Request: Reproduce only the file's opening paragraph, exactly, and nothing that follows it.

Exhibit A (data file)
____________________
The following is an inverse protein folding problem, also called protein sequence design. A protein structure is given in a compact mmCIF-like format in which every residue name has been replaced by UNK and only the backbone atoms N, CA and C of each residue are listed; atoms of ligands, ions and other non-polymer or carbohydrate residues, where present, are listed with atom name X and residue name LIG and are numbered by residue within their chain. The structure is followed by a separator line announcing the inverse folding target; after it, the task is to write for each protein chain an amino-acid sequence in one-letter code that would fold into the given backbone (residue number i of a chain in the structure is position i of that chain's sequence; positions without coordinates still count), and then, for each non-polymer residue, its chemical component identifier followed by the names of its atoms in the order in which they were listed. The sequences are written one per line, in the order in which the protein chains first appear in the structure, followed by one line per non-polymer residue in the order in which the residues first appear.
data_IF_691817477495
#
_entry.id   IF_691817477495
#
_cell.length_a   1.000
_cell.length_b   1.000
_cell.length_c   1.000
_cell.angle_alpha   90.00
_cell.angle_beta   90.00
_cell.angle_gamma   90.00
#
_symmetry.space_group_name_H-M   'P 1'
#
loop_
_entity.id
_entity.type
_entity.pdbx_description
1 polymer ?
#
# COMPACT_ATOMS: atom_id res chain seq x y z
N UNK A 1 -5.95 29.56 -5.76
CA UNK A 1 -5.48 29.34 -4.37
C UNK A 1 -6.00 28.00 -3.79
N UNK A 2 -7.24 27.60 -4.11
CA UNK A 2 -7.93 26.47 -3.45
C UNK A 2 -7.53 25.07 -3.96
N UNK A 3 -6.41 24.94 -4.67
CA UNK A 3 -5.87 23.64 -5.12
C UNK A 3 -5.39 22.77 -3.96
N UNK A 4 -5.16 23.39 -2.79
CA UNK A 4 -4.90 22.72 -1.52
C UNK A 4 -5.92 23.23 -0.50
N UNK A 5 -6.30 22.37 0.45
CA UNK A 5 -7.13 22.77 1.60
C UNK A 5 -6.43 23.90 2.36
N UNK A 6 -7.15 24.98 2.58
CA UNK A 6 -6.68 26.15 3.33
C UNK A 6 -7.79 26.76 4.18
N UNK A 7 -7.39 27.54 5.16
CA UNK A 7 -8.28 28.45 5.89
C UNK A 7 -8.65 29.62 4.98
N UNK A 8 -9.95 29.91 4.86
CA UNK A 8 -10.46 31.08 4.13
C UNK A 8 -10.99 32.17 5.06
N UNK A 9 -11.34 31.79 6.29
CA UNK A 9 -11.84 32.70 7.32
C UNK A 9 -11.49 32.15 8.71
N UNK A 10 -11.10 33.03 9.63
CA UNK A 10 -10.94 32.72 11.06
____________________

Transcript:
The following is an inverse protein folding problem, also called protein sequence design. A protein structure is given in a compact mmCIF-like format in which every residue name has been replaced by UNK and only the backbone atoms N, CA and C of each residue are listed; atoms of ligands, ions and other non-polymer or carbohydrate residues, where present, are listed with atom name X and residue name LIG and are numbered by residue within their chain. The structure is followed by a separator line announcing the inverse folding target; after it, the task is to write for each protein chain an amino-acid sequence in one-letter code that would fold into the given backbone (residue number i of a chain in the structure is position i of that chain's sequence; positions without coordinates still count), and then, for each non-polymer residue, its chemical component identifier followed by the names of its atoms in the order in which they were listed. The sequences are written one per line, in the order in which the protein chains first appear in the structure, followed by one line per non-polymer residue in the order in which the residues first appear.